A bit ago I had a meeting with yet another of my students who is interested in graduate school in English. This is a student I'm only getting to know this semester, and zie is graduating in May. Zie is a strong student, and she's the first in her family to go to college, yadda yadda yadda.
I gave my standard spiel about how competitive it is, about how I don't in good conscience recommend that any student pursue this - opportunity costs, horrible outcomes, yadda yadda yadda - but also that if a student wants to do it after all of the facts are presented, that I support students that I think are strong candidates. Reading Sisyphus's post today... well, it has me thinking about that meeting. (I link to Sis here because I want everybody in the whole world to head over there and to give her some love. I'll know if you don't do it, so get on it.)
I've also been spending some time lurking on the forums at The Grad Cafe, and on the Chronicle's grad student life forum in recent weeks, thinking that it's good for me to know what those kids today (beyond "those kids" whom I know in the academic blogosphere - and I use "those kids" facetiously here) are saying about the process and about their experiences. It's nearly 13 years since I began grad school. I gather it's a brave new world - or maybe it was always that world and I just didn't have enough of a clue to realize it. And then there's the current economy, which is encouraging even more students to consider grad school (per even my local news), and yet which is fucking higher education just as surely as every other career path is fucked (although my students don't realize this).
At any rate, all of this has me rethinking my stance on the grad school advice. Well, not really rethinking - just thinking about. See, I still believe that it's fucked up to tell my students no outright. Especially given the fact that I'm at a crap institution where nearly all students are first generation to graduate from any college at all. I still believe that people from a wide range of backgrounds make higher education stronger, and I still believe that some of my students really are suited to academia. How can I just tell them I won't support them? I mean, the facts probably do indicate that I should, but my instinct is that once upon a time the "facts" indicated that lots of marginalized groups should be advised toward, say, beauty school or secretarial school and iron-working or construction. Not college. And yeah, I think that's fucked up. So sure, the facts are against me, but my beliefs really are on my side on this one.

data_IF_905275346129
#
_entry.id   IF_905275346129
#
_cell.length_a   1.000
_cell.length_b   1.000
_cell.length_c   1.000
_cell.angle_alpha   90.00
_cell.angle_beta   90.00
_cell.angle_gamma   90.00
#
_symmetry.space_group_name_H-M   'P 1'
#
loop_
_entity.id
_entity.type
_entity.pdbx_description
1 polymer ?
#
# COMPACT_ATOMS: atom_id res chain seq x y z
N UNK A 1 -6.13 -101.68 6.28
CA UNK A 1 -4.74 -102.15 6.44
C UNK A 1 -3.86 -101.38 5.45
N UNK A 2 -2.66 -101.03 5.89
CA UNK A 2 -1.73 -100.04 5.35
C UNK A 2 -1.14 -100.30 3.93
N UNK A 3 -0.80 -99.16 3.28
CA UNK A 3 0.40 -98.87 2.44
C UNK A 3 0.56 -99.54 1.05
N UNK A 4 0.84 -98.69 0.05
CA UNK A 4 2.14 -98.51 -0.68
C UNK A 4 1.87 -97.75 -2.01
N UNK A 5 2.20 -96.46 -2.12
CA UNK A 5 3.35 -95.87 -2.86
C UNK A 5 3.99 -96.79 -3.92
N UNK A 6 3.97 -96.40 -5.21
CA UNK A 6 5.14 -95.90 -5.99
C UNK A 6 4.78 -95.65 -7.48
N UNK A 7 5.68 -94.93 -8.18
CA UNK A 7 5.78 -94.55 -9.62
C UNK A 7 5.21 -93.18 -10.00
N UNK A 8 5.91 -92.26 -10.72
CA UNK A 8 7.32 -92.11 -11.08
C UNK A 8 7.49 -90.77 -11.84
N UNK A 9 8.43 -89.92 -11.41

But. There is a tiny part of me that feels like maybe I should be even more discouraging than I already am. There is a tiny part of me that feels like maybe it's not my job to advise based on what I believe. It's just my students are so clueless and so without support. I feel like if they didn't get support from me then they wouldn't get the informed support that they need. They have no idea that they need to apply to more than one program. They have no idea that they should expect full funding or not go. They have no idea that even if you want to teach at a place like my current place that you've got to go to a top 50 program - that even the crappy jobs are just that competitive. They don't know from SLACs and R1s - they just "want to be a professor" and they figure that any Ph.D. from any institution will do. They think that if they take out loans that they'll make a salary commensurate with their debt, if they're not funded. They seriously think these things. They think that they won't need to move away from their families. They think that they won't need to do anything other than to "pursue their dreams" and that it will all work out. Of course I disabuse them of all these notions, of course I tell them lots of things our grads have done that are not graduate school (or law school, or library school). But so many of them still want this. Even after I talk about the specifics of my job, of the things that are screwy in my personal life, even after I give them my best doom and gloom.
And so I support them. I give them the best advice I know how to give, and I support their research, and I write those letters of recommendation. But is that the right thing to do? Who the fuck knows.
I'll say this: I'm glad that I don't teach at a uni with a Ph.D. program. I imagine that the guilt that I feel right now would be quadrupled.
All of that said, my BES? She won two of our 7 or so department awards. She won the biggie for most outstanding graduating senior, and she won the one for the most awesome student in class (the award is something about the student's wit and irreverence... I forget the language). And two of my other students won book awards, and another former student (one of the boys who gave me a poem when he was a baby freshman!) won the leadership award. So maybe my worries are about nothing. Maybe my students really just are that good.
I'm still not sure if they should go to graduate school in English, though. Not even close to sure.
9 years ago